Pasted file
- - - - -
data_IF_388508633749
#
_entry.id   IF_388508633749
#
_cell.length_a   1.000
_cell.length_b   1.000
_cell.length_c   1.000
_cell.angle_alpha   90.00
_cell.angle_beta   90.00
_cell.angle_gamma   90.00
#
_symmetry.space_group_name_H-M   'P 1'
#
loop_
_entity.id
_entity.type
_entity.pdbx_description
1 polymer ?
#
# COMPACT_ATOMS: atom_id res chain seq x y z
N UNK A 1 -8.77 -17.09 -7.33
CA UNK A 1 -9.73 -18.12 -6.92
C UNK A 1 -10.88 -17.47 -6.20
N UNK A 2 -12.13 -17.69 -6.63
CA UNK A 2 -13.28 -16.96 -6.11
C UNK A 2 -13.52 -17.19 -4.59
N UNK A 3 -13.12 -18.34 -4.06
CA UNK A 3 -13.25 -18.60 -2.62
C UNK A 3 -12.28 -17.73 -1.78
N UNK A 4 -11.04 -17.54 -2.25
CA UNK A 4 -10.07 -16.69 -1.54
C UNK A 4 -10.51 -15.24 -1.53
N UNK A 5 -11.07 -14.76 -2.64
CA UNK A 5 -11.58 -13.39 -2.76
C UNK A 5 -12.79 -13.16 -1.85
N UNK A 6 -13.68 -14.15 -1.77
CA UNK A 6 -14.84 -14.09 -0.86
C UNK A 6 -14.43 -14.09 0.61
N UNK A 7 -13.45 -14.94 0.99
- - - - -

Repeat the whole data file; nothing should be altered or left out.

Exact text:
data_IF_388508633749
#
_entry.id   IF_388508633749
#
_cell.length_a   1.000
_cell.length_b   1.000
_cell.length_c   1.000
_cell.angle_alpha   90.00
_cell.angle_beta   90.00
_cell.angle_gamma   90.00
#
_symmetry.space_group_name_H-M   'P 1'
#
loop_
_entity.id
_entity.type
_entity.pdbx_description
1 polymer ?
#
# COMPACT_ATOMS: atom_id res chain seq x y z
N UNK A 1 -8.77 -17.09 -7.33
CA UNK A 1 -9.73 -18.12 -6.92
C UNK A 1 -10.88 -17.47 -6.20
N UNK A 2 -12.13 -17.69 -6.63
CA UNK A 2 -13.28 -16.96 -6.11
C UNK A 2 -13.52 -17.19 -4.59
N UNK A 3 -13.12 -18.34 -4.06
CA UNK A 3 -13.25 -18.60 -2.62
C UNK A 3 -12.28 -17.73 -1.78
N UNK A 4 -11.04 -17.54 -2.25
CA UNK A 4 -10.07 -16.69 -1.54
C UNK A 4 -10.51 -15.24 -1.53
N UNK A 5 -11.07 -14.76 -2.64
CA UNK A 5 -11.58 -13.39 -2.76
C UNK A 5 -12.79 -13.16 -1.85
N UNK A 6 -13.68 -14.15 -1.77
CA UNK A 6 -14.84 -14.09 -0.86
C UNK A 6 -14.43 -14.09 0.61
N UNK A 7 -13.45 -14.94 0.99